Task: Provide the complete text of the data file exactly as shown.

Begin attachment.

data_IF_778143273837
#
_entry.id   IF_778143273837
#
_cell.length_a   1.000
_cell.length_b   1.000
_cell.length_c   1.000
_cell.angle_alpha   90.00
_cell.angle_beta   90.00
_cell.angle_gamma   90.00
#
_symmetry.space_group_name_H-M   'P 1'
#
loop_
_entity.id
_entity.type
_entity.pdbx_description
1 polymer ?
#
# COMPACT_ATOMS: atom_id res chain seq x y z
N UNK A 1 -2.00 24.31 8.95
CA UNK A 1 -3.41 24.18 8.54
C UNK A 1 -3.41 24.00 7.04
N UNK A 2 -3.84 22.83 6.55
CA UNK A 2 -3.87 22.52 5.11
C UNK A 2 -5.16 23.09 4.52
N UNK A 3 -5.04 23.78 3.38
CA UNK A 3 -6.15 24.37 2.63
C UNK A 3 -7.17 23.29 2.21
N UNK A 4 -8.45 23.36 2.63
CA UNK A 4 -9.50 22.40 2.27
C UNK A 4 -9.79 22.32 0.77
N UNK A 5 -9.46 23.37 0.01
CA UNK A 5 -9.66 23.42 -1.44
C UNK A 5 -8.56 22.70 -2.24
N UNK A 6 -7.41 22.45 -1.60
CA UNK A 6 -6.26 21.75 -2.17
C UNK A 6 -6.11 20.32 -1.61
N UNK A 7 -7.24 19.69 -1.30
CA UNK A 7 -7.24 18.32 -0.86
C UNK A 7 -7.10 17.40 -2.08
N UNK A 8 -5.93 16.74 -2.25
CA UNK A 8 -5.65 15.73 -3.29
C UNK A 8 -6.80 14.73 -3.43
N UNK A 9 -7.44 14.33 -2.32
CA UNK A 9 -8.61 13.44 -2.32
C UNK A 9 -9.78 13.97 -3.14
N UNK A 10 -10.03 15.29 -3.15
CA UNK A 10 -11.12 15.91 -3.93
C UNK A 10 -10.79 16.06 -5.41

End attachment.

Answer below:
data_IF_778143273837
#
_entry.id   IF_778143273837
#
_cell.length_a   1.000
_cell.length_b   1.000
_cell.length_c   1.000
_cell.angle_alpha   90.00
_cell.angle_beta   90.00
_cell.angle_gamma   90.00
#
_symmetry.space_group_name_H-M   'P 1'
#
loop_
_entity.id
_entity.type
_entity.pdbx_description
1 polymer ?
#
# COMPACT_ATOMS: atom_id res chain seq x y z
N UNK A 1 -2.00 24.31 8.95
CA UNK A 1 -3.41 24.18 8.54
C UNK A 1 -3.41 24.00 7.04
N UNK A 2 -3.84 22.83 6.55
CA UNK A 2 -3.87 22.52 5.11
C UNK A 2 -5.16 23.09 4.52
N UNK A 3 -5.04 23.78 3.38
CA UNK A 3 -6.15 24.37 2.63
C UNK A 3 -7.17 23.29 2.21
N UNK A 4 -8.45 23.36 2.63
CA UNK A 4 -9.50 22.40 2.27
C UNK A 4 -9.79 22.32 0.77
N UNK A 5 -9.46 23.37 0.01
CA UNK A 5 -9.66 23.42 -1.44
C UNK A 5 -8.56 22.70 -2.24
N UNK A 6 -7.41 22.45 -1.60
CA UNK A 6 -6.26 21.75 -2.17
C UNK A 6 -6.11 20.32 -1.61
N UNK A 7 -7.24 19.69 -1.30
CA UNK A 7 -7.24 18.32 -0.86
C UNK A 7 -7.10 17.40 -2.08
N UNK A 8 -5.93 16.74 -2.25
CA UNK A 8 -5.65 15.73 -3.29
C UNK A 8 -6.80 14.73 -3.43
N UNK A 9 -7.44 14.33 -2.32
CA UNK A 9 -8.61 13.44 -2.32
C UNK A 9 -9.78 13.97 -3.14
N UNK A 10 -10.03 15.29 -3.15
CA UNK A 10 -11.12 15.91 -3.93
C UNK A 10 -10.79 16.06 -5.41